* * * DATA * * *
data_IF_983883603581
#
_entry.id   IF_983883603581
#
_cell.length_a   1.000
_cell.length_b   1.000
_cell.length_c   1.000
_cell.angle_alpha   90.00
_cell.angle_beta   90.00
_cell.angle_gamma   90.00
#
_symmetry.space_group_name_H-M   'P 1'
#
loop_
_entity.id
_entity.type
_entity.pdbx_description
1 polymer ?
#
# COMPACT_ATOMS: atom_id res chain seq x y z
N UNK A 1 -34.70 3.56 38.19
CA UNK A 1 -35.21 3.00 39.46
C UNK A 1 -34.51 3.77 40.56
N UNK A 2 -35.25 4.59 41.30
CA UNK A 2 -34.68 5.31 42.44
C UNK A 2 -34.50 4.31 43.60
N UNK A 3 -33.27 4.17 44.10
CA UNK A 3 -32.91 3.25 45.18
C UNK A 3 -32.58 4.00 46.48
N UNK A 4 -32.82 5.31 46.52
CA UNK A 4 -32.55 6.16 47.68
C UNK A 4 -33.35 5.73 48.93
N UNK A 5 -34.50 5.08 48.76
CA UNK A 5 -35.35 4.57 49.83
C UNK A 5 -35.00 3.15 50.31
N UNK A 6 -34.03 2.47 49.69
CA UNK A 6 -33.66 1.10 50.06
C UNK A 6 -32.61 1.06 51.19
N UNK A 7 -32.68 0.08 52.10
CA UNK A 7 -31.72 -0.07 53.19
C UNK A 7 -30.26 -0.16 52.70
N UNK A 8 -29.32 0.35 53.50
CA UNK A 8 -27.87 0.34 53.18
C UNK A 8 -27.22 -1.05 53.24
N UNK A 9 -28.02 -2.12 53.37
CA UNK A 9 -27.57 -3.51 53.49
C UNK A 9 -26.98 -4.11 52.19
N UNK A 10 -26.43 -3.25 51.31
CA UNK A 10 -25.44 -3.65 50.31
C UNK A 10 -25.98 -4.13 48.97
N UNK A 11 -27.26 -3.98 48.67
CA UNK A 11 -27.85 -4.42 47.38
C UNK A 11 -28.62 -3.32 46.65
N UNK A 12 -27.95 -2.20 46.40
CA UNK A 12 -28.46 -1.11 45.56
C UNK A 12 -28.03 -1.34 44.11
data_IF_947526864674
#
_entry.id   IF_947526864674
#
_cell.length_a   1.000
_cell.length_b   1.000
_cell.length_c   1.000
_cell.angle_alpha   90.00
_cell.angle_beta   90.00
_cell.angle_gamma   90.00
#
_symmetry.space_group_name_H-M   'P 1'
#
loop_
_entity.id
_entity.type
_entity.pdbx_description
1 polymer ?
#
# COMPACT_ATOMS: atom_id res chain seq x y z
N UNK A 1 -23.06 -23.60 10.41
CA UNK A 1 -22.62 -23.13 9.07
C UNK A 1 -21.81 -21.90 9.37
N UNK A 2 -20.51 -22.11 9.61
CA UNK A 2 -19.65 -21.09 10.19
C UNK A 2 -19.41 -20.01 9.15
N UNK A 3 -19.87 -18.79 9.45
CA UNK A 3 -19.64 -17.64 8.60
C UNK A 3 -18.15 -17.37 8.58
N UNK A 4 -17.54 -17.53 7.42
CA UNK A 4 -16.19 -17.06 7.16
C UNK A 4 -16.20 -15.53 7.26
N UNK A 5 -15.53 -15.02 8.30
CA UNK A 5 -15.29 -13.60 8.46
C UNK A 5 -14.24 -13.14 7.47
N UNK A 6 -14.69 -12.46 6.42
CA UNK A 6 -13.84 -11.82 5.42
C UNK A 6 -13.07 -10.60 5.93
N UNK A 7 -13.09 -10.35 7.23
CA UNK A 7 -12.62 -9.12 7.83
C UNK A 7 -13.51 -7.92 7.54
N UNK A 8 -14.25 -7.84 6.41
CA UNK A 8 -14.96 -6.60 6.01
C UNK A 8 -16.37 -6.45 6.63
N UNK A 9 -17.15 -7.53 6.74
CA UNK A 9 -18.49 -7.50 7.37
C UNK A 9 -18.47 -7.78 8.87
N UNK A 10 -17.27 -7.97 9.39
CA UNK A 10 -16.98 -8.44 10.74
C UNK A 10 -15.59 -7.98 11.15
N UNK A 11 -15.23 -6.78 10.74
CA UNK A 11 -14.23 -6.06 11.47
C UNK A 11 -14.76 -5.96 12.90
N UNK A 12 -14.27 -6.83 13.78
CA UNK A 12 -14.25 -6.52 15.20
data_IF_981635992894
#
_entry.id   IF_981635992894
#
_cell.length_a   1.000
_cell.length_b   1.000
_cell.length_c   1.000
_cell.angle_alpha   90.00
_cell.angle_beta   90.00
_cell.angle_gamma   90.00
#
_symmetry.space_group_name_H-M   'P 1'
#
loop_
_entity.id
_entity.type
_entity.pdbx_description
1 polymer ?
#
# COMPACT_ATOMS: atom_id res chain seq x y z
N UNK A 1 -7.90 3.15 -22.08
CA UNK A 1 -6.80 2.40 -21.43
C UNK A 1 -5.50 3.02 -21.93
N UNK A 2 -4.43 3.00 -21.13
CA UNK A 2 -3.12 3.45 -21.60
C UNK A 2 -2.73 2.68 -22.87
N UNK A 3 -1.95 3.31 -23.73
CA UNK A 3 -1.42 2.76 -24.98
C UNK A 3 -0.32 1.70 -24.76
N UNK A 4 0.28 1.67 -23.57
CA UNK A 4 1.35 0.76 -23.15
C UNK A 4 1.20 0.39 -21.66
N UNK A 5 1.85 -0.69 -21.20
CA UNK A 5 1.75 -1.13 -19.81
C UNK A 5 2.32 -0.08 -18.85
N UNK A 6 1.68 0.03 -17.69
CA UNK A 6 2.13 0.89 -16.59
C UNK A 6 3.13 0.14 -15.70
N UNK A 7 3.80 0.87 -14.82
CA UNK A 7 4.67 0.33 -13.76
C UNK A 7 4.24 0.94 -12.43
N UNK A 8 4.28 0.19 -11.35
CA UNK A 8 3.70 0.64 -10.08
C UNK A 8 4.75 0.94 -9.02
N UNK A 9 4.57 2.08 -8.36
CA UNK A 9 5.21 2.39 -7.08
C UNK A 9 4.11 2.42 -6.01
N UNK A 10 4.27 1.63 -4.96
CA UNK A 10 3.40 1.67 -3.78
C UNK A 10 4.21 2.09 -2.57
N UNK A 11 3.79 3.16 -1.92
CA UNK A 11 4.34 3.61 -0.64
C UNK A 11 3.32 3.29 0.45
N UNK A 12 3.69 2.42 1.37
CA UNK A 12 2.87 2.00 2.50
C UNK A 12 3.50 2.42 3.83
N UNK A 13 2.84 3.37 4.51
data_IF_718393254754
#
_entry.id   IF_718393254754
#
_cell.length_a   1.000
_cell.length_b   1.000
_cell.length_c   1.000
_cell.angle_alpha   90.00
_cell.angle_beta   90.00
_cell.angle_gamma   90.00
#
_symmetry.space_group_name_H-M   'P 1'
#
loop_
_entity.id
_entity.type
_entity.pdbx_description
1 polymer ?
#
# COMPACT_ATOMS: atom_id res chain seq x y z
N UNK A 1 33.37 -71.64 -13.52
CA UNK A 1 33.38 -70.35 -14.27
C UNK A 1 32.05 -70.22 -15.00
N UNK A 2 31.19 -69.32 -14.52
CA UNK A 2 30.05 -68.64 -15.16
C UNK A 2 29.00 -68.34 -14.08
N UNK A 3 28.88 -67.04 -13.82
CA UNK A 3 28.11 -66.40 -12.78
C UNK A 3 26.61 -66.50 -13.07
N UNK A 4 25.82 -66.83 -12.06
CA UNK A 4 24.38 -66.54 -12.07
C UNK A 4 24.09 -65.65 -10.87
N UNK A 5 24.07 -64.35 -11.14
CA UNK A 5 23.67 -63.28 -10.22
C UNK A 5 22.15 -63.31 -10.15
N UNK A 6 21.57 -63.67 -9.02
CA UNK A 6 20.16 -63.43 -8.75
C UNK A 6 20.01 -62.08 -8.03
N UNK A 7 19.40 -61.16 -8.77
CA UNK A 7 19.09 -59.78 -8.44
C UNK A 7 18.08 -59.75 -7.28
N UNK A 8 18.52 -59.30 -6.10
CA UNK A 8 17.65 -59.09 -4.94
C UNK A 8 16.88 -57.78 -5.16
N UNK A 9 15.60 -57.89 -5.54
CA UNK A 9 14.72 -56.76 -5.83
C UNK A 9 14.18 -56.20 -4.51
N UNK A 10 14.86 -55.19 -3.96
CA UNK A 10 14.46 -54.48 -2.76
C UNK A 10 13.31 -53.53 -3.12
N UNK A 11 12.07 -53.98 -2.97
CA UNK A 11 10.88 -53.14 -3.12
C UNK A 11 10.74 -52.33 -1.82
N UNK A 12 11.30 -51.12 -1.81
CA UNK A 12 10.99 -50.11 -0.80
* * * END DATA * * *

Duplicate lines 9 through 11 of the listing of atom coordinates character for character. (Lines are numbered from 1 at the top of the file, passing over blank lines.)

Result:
_cell.angle_beta   90.00
_cell.angle_gamma   90.00
#